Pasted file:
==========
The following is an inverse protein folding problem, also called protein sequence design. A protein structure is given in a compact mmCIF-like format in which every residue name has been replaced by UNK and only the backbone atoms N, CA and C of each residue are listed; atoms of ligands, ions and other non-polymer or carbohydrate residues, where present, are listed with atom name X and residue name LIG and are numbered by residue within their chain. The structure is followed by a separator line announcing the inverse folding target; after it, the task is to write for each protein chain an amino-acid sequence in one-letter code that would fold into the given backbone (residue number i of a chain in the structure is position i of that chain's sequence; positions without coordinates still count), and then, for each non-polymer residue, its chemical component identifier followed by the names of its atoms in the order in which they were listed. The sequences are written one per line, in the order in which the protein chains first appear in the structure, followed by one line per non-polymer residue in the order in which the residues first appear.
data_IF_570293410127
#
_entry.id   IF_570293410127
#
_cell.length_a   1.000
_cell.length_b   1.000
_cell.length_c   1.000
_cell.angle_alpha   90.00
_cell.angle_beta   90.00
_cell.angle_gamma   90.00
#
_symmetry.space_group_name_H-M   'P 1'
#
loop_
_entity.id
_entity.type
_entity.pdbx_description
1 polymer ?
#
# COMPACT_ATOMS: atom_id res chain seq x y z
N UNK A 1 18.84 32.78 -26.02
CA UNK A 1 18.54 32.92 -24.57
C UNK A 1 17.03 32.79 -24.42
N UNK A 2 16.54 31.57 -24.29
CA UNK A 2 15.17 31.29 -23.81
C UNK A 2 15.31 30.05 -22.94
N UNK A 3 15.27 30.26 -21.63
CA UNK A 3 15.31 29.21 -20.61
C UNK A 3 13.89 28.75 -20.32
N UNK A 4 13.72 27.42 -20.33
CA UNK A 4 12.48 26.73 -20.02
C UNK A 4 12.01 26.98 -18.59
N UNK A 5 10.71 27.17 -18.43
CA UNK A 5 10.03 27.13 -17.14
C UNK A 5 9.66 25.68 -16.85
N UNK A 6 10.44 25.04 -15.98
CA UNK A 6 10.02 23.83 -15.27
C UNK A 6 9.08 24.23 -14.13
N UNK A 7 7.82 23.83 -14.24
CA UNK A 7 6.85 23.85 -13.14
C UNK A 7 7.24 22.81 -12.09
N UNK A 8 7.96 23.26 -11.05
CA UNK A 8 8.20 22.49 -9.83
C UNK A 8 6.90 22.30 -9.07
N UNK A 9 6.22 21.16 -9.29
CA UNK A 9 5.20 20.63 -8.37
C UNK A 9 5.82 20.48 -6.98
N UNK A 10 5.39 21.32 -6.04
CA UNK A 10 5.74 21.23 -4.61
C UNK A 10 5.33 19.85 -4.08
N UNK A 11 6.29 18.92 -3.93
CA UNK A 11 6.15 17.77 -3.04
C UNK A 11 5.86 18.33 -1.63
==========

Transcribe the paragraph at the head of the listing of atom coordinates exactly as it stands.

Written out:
The following is an inverse protein folding problem, also called protein sequence design. A protein structure is given in a compact mmCIF-like format in which every residue name has been replaced by UNK and only the backbone atoms N, CA and C of each residue are listed; atoms of ligands, ions and other non-polymer or carbohydrate residues, where present, are listed with atom name X and residue name LIG and are numbered by residue within their chain. The structure is followed by a separator line announcing the inverse folding target; after it, the task is to write for each protein chain an amino-acid sequence in one-letter code that would fold into the given backbone (residue number i of a chain in the structure is position i of that chain's sequence; positions without coordinates still count), and then, for each non-polymer residue, its chemical component identifier followed by the names of its atoms in the order in which they were listed. The sequences are written one per line, in the order in which the protein chains first appear in the structure, followed by one line per non-polymer residue in the order in which the residues first appear.